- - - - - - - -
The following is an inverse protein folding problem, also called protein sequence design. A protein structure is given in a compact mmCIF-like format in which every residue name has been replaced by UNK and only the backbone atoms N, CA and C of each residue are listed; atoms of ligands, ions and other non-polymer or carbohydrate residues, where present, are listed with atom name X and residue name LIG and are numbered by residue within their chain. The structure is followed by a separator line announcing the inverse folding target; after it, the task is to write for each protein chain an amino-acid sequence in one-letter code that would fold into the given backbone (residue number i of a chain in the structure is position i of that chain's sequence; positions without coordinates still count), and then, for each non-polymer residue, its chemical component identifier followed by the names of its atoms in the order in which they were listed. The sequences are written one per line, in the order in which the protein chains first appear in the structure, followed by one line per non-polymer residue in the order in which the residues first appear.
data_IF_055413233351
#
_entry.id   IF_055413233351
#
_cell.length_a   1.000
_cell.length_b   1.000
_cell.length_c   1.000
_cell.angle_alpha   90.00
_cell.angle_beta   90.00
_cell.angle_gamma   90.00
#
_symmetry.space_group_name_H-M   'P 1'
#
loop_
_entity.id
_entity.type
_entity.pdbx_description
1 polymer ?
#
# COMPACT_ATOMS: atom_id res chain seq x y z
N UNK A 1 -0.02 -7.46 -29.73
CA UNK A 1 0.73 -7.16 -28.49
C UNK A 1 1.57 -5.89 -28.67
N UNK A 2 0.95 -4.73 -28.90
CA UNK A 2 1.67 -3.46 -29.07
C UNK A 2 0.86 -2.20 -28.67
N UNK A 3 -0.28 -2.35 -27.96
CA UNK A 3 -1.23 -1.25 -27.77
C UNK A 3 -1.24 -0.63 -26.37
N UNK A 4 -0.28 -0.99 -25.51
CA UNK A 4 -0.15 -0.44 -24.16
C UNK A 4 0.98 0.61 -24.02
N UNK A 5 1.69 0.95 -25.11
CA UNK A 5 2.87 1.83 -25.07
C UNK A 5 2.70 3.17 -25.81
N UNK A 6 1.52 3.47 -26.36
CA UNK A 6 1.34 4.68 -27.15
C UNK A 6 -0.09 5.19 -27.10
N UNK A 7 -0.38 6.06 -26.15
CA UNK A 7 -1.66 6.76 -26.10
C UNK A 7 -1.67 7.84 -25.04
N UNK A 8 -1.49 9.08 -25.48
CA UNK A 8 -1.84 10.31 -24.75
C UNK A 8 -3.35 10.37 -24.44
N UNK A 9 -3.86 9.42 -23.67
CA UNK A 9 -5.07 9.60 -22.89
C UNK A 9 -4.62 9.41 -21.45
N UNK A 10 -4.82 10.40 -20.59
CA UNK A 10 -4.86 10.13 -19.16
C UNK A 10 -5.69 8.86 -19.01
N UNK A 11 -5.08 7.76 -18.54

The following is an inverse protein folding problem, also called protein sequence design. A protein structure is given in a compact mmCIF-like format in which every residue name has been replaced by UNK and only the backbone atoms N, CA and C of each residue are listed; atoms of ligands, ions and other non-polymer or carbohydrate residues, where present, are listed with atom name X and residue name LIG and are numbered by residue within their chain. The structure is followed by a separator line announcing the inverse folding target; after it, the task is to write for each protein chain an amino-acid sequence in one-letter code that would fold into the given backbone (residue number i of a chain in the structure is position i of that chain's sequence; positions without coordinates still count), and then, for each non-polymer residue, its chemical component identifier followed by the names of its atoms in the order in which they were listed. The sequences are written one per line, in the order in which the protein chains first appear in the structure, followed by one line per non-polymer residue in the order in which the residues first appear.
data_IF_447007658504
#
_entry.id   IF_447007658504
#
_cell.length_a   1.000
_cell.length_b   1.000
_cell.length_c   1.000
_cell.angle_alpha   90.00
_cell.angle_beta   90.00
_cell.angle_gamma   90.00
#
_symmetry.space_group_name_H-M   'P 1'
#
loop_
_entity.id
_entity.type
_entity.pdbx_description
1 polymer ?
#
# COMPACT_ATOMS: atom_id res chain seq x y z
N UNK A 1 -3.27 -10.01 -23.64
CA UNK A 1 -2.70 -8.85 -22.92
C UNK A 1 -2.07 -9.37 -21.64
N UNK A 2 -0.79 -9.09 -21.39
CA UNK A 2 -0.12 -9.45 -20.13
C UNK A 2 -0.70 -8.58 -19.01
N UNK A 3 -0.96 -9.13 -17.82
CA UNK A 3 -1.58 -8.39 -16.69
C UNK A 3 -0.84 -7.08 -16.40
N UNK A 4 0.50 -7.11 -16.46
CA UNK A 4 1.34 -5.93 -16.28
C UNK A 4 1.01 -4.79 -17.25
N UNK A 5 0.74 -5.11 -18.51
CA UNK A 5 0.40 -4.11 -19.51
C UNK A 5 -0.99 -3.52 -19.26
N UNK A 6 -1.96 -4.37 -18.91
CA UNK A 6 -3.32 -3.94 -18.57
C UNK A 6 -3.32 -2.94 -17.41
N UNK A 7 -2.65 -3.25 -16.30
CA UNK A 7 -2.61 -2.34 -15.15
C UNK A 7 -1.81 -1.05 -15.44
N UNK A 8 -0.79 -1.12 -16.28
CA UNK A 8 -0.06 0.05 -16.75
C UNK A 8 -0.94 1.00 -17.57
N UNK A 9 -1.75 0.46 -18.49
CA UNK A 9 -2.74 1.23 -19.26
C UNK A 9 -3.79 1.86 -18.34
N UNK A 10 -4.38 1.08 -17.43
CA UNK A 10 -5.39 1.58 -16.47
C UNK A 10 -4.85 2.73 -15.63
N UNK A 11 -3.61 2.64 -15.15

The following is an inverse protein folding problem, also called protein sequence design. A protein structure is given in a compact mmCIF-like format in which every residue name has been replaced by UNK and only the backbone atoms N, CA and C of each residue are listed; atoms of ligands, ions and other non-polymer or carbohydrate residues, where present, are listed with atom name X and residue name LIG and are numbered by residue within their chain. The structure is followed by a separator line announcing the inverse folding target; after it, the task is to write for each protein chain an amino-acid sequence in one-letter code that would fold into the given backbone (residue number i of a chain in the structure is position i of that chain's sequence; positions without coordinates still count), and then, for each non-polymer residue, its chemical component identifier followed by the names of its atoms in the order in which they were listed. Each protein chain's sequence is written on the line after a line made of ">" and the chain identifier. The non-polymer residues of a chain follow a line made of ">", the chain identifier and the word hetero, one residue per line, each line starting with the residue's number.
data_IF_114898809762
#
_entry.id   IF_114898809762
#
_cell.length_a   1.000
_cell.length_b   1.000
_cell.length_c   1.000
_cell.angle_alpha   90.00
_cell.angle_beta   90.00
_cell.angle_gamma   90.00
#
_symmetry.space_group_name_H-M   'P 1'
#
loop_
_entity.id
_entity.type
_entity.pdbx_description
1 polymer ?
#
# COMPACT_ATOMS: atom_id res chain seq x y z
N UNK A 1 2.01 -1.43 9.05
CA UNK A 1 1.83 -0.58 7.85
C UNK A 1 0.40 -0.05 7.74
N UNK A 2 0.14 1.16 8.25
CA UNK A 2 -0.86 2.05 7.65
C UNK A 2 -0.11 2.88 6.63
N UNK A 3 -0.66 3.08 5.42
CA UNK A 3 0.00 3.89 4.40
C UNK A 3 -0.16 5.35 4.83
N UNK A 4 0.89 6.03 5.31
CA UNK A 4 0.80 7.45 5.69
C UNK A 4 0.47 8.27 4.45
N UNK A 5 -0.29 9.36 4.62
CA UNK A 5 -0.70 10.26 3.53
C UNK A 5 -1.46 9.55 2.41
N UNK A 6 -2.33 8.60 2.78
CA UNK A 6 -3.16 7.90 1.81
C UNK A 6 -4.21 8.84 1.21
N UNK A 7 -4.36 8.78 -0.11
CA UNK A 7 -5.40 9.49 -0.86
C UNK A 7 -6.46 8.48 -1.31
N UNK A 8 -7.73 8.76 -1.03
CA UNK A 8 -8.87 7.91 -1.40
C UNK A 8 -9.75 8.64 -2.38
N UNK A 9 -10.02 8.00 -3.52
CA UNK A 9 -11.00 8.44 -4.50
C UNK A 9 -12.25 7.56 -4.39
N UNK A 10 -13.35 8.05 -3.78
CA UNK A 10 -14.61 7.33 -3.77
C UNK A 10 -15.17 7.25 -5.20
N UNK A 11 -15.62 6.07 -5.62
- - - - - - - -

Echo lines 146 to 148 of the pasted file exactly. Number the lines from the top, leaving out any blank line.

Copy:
C UNK A 7 -6.46 8.48 -1.31
N UNK A 8 -7.73 8.76 -1.03
CA UNK A 8 -8.87 7.91 -1.40